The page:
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Bio-Rad to Ship ddPCR Automated Droplet Generator in September

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CHICAGO (GenomeWeb) — Bio-Rad has developed an automated droplet generator for its droplet digital PCR platform and plans to begin shipping the add-on in September.

Unlike the current manual droplet generator, the automated system, called AutoDG, does not require a hood or clean room, and, after about five minutes of set-up time, generates 20,000 droplets per well in a 96-well plate format.

Company representatives spoke to PCR Insider from the Bio-Rad booth on the floor of the American Association of Clinical Chemistry annual meeting and lab expo, held here this week.

Viresh Patel, senior marketing manager at Bio-Rad's digital biology center, said he believes that the AutoDG is the first automated droplet generating system on any digital PCR platform.

The instrument may help reduce user-to-user variability seen with the current manual droplet generator. "Droplet digital PCR is sensitive enough to detect differences in people's pipetting habits," Patel said. "This instrument will basically eliminate those differences."

With digital PCR, each droplet contains a PCR reaction. Droplet generation is performed in a separate, smaller device. A plate full of droplets is sealed and transferred to a thermocycler. Then the plate is loaded into Bio-Rad's droplet reader, the second generation of which is called the QX200. This detects fluorescence in droplets where amplification occurred, and provides absolute quantification of nucleic acid in a starting sample.

The company displayed photographs and video of the AutoDG at AACC. Carolyn Reifsnyder, a marketing manager at the digital biology center, said, "We're planning to start shipping at the end of September, so we'll take orders just before that. We're taking pre-orders now."

The AutoDG has a HEPA filter and maintains positive pressure, Reifsnyder explained. "The droplets are generated in this clean environment, so the risk of contamination is reduced. This means that the AutoDG can be placed in a standard lab," she said.

The device may also make larger runs more efficient, and help users start maximizing the throughput of ddPCR. Compared to the manual droplet generator, "Instead of preparing up to 96 reactions, eight at a time, you simply load your plate of up to 96 reactions into the AutoDG," Reifsnyder said.

The device has a color, touch-screen interface, and users can choose droplet generation oil for fluorescent probes or EvaGreen intercalating fluorescent dye, loading only the consumables needed for a particular run.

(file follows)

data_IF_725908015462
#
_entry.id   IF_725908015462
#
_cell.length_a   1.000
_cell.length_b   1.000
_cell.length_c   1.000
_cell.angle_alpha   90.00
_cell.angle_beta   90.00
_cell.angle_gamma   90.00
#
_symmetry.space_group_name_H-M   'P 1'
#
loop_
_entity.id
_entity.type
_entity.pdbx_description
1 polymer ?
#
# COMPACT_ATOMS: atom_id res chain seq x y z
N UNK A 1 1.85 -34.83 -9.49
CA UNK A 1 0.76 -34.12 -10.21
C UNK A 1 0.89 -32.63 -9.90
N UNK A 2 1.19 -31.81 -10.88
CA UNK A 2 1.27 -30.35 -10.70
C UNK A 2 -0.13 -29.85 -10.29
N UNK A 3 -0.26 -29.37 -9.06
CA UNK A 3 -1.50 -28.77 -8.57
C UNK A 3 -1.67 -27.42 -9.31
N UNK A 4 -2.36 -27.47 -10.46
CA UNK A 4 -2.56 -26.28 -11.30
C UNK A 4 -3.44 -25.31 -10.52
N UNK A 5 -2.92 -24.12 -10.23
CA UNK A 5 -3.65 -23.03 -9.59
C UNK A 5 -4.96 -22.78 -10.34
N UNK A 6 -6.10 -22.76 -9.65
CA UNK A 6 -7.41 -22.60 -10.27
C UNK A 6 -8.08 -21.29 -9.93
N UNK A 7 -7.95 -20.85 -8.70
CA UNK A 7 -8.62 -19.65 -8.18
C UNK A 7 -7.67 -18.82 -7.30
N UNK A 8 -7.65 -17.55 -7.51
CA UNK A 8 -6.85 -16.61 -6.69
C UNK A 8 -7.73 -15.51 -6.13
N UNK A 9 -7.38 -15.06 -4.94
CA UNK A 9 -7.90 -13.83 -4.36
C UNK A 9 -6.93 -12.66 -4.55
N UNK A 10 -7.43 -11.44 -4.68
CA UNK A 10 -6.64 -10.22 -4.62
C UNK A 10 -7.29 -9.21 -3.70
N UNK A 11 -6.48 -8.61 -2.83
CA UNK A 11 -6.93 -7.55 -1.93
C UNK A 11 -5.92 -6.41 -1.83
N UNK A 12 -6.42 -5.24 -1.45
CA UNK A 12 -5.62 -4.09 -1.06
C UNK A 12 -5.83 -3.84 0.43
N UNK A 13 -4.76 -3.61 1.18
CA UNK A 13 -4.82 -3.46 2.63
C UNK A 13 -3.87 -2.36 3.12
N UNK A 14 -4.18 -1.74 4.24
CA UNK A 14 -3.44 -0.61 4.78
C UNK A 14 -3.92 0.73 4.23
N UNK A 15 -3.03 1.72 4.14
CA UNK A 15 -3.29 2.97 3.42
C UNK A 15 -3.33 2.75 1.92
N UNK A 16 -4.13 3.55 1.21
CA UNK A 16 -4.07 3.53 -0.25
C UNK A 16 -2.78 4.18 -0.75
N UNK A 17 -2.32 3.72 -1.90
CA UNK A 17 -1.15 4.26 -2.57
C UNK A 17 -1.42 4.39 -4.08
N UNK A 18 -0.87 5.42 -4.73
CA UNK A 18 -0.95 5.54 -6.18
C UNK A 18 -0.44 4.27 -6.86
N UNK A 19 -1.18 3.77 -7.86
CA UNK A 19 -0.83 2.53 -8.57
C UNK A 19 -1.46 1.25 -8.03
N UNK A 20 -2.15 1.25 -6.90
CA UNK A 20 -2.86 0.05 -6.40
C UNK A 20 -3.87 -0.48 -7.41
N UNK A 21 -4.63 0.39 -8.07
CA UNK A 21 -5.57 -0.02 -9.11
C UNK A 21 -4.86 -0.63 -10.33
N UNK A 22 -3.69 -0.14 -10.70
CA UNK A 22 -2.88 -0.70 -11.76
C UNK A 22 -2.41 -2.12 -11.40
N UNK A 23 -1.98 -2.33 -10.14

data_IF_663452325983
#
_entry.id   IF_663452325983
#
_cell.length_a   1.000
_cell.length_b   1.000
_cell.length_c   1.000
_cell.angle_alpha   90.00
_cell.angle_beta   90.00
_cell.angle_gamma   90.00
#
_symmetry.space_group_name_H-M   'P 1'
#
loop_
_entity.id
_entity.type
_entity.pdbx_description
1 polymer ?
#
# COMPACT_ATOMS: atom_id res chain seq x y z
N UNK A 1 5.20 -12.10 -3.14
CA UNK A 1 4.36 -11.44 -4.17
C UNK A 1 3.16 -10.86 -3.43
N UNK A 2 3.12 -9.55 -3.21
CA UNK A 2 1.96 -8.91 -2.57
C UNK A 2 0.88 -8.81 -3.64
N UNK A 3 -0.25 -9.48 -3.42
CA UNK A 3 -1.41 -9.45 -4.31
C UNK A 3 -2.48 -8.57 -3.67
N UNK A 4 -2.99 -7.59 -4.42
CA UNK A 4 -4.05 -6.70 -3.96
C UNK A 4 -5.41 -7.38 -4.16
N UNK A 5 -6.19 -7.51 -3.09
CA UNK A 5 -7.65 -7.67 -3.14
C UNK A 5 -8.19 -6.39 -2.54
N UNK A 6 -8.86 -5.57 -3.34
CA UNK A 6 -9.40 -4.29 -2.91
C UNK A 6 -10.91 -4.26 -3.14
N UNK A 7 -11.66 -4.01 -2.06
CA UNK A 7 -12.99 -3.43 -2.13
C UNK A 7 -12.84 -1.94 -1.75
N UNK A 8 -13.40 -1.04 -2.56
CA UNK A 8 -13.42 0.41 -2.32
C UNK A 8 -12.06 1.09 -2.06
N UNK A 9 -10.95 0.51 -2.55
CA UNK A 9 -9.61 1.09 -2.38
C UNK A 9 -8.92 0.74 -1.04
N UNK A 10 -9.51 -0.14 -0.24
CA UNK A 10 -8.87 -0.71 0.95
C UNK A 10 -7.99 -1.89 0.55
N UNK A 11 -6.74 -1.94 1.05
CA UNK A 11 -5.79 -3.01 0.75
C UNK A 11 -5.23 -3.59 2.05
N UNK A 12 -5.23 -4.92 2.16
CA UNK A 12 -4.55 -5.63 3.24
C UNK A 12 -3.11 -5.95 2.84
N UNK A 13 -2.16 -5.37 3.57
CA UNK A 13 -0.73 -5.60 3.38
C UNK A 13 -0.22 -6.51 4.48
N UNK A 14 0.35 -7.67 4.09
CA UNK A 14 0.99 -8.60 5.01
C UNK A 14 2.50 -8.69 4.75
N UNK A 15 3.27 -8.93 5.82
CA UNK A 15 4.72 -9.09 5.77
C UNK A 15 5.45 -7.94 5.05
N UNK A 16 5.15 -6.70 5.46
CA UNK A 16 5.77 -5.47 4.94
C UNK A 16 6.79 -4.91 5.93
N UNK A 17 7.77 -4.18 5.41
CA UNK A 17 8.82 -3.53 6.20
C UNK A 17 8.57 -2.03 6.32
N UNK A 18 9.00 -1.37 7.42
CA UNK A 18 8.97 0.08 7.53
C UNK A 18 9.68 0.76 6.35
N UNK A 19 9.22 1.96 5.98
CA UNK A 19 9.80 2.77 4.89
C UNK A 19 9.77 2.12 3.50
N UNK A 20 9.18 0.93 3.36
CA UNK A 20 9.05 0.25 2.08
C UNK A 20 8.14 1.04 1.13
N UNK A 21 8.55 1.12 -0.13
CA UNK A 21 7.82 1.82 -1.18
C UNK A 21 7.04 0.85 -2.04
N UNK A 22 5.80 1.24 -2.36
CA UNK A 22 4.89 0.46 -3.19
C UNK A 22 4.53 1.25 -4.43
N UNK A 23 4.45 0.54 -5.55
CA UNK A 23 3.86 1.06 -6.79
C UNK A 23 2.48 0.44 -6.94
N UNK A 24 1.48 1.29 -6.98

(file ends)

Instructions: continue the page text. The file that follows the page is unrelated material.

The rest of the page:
"With a five-minute setup, you're able to walk away and return to a full plate of droplets ready for thermal cycling and analysis," said Reifsnyder.

The AutoDG generates droplets for both the QX200 and the company's first-generation QX100, "so if you have a QX100, the AutoDG is still a good option," she added.

The company has sold a number of ddPCR platforms since 2011, when it gained the technology from the acquisition of QuantaLife for $162M, although it declined to disclose specific sales figures. Since then, it has also focused on deeper applications, providing scientific data and validated assays on the platform, such as ones for cancer mutations and copy number variation, Patel said.

For the AutoDG, "We're seeing interest from both existing users who want to upgrade, as well as new users who understand the value that this brings," he said.

The AutoDG will be more expensive than the manual system, "but not exorbitantly," Patel said.

Reifsnyder added that the running cost "is not going to be that much different," remaining in the $3-per-well range.

So far, the ddPCR platform is for research use only. "That being said, very early on, translational and clinical researchers saw the value of this technology and what it could do in several areas of medicine, and have taken it and developed their own process around the system to move it into the clinic," Patel said.

For example, one recently described assay uses ddPCR to report methylation status of cell-free DNA to quantify beta cell death in diabetes. This assay was licensed by Yale University to Islet Sciences, a company that hopes to develop it into a commercially available test in 2015.

Patel noted that because of the publication cycle for researchers, many of the assays now described in the scientific literature use the QX100. The QX200 has been commercially available for less than a year, so he expects more research using that platform to be published in the future.

Patel also commented on the development of the droplet-based sequencing platform acquired from GnuBio, saying that while it is still too soon to comment on a timeline for product availability, the early results are promising.

Company representatives had previously stated the development of this sequencing technology, which is intended for a clinical diagnostics market, would likely take two years.

Patel said he expects the platform – a hybridization-based droplet sequencing technology that uses a picoinjector – to be synergistic with ddPCR, and that the workflow will eliminate sample prep and shorten turn-around time to four hours.

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